Released: October 23, 2012
Who Reads the Most in the US? The Answer Might Surprise You
Is reading on the decline, or could that well worn criticism be wrong after all? According to a new survey released this week, it seems reading–especially among young adults–is still going strong.
The most likely book readers in the United States are high-school students, college-age adults and people in their 30s, with e-book use highest among 30-somethings, according to a survey released by the Pew Research Center’s Internet and American Life Project. The survey covered books in print, in electronic formats and audiobooks.
Seventy-eight percent of Americans had read at least one book in the previous 12 months, with 83 percent among those aged between 16 and 29.
The highest percentage of readers by age was 88 percent, among the 18-24 age group, followed by 86 percent in the 16-17 range. Readers in the 30-39 group were a close third at 84 percent.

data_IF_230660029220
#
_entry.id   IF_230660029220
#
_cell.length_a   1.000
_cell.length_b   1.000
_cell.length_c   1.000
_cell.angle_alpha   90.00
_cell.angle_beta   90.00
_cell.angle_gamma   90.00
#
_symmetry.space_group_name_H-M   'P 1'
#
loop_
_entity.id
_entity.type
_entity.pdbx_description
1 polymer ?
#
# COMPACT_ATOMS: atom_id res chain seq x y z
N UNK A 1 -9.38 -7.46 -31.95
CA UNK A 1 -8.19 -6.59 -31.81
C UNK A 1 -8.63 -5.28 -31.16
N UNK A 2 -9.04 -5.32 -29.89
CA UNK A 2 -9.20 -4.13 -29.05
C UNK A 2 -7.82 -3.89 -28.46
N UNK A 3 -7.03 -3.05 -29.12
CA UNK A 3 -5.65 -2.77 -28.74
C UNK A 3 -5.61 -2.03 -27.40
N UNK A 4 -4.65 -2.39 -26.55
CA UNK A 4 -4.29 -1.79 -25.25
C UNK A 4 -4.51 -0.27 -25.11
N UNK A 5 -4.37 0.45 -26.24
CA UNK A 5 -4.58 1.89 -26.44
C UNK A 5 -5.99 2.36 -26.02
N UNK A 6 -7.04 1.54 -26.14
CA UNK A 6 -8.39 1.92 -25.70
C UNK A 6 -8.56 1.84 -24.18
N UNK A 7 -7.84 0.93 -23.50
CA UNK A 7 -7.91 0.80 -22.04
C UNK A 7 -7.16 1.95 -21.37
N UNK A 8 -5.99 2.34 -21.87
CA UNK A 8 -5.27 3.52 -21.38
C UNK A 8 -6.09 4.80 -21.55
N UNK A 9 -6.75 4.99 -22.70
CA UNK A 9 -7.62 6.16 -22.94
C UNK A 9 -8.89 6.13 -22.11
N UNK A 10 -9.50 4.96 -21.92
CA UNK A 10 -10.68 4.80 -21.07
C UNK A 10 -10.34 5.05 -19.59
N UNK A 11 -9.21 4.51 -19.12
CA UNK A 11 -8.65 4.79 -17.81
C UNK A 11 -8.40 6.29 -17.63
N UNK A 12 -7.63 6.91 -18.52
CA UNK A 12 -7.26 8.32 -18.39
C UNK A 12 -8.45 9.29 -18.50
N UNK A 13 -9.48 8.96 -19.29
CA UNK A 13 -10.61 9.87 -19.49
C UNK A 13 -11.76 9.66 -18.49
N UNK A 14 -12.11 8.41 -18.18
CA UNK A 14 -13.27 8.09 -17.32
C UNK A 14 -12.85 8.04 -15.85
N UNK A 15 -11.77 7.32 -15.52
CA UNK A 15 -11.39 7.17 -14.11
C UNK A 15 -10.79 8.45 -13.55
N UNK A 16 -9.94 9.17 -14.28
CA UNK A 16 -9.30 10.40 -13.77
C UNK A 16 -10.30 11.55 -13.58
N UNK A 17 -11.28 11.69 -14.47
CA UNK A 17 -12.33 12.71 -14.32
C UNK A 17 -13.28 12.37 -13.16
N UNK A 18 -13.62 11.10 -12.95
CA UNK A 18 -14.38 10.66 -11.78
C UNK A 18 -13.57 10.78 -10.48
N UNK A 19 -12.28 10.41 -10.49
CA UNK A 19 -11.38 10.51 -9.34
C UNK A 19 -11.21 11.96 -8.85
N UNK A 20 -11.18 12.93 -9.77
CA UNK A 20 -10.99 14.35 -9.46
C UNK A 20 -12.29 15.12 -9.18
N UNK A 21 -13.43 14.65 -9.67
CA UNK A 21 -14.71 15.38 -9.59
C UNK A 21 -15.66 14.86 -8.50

The lowest percentage of readers was among people older than 65, at 68 percent.
When it comes to reading e-books, e-book readers like Amazon’s Kindle and Barnes & Noble‘s Nook, along with tablets, lag behind other content delivery devices. Among Americans who read e-books, those under 30 are more likely to read them on a cell phone, at 41 percent, or on a computer (55 percent) than on an e-book reader (23 percent) or tablet (16 percent).
Forty-seven percent of younger Americans reportedly read long-form e-content such as books, magazines or newspapers. But the highest e-book use was among people 30 to 39.
The findings were the result of a phone survey of 2,986 people aged 16 and older conducted between November 16 and December 21. The margin of error is 2.2 percentage points.